Let the children be free; encourage them; let them run outside when it is raining; let them remove their shoes when they find a puddle of water; and, when the grass of the meadows is damp with dew, let them run on it and trample it with their bare feet; let them rest peacefully when a tree invites them to sleep beneath its shade; let them shout and laugh when the sun wakes them in the morning.
—Maria Montessori (1967, 68-9)
Abram, David. The Spell of the Sensuous: Perception and Language in a More-Than-Human World. New York: Vintage Books, 1997.
Bishop, Geoffrey. “Learning through Nature: A Real-Life Testimonial.” Montessori Life Vol. 25, No. 3: Fall 2013.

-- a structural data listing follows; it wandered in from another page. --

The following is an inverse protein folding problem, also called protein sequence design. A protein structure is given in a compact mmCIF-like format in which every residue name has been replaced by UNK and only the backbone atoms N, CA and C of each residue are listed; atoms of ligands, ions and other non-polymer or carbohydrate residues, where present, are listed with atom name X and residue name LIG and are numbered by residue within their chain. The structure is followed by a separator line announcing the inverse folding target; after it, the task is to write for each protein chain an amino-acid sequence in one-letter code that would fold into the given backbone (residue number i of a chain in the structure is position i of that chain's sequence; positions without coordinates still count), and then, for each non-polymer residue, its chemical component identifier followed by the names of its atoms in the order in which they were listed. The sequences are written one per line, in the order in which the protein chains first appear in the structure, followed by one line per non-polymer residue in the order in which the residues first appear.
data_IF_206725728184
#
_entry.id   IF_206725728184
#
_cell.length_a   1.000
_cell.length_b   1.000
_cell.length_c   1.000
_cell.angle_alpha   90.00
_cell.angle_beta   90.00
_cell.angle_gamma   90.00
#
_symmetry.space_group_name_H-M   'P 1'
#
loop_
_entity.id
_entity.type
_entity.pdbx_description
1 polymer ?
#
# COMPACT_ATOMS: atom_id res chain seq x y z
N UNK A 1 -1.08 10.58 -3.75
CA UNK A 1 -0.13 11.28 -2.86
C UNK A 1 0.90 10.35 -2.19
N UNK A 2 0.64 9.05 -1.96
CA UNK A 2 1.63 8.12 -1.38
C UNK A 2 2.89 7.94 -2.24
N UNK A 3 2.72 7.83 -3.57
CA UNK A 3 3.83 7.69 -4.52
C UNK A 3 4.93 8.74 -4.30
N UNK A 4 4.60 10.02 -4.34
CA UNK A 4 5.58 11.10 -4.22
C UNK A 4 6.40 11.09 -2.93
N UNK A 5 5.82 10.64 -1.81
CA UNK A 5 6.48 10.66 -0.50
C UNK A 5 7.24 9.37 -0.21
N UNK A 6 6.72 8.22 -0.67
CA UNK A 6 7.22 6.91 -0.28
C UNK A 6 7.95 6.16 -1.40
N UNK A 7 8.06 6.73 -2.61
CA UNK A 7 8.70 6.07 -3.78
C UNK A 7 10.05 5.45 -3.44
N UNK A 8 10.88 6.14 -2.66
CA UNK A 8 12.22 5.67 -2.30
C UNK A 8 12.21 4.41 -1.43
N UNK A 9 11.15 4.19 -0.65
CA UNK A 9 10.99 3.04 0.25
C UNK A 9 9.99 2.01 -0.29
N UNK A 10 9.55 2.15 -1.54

Johnson, Kelly. “Montessori and Nature Study: Preserving Wonder Through School Gardens.” Montessori Life Vol. 25, No. 3: Fall 2013.
Louv, Richard. Last Child in the Woods: Saving Our Children from Nature-Deficit Disorder. Chapel Hill, North Carolina: Algonquin Books of Chapel Hill, 2006.
-------. The Nature Principle: Human Restoration and the End of Nature-Deficit Disorder. Chapel Hill, North Carolina: Algonquin Books of Chapel Hill, 2011.
Montessori, Maria. The Discovery of the Child. New York: Random House Publishing Group, 1967.
-------. The Montessori Method. New York: Barnes & Noble, 2003.
Payne, Kim John, with Lisa M. Ross. Simplicity Parenting. New York: Ballantine, 2010.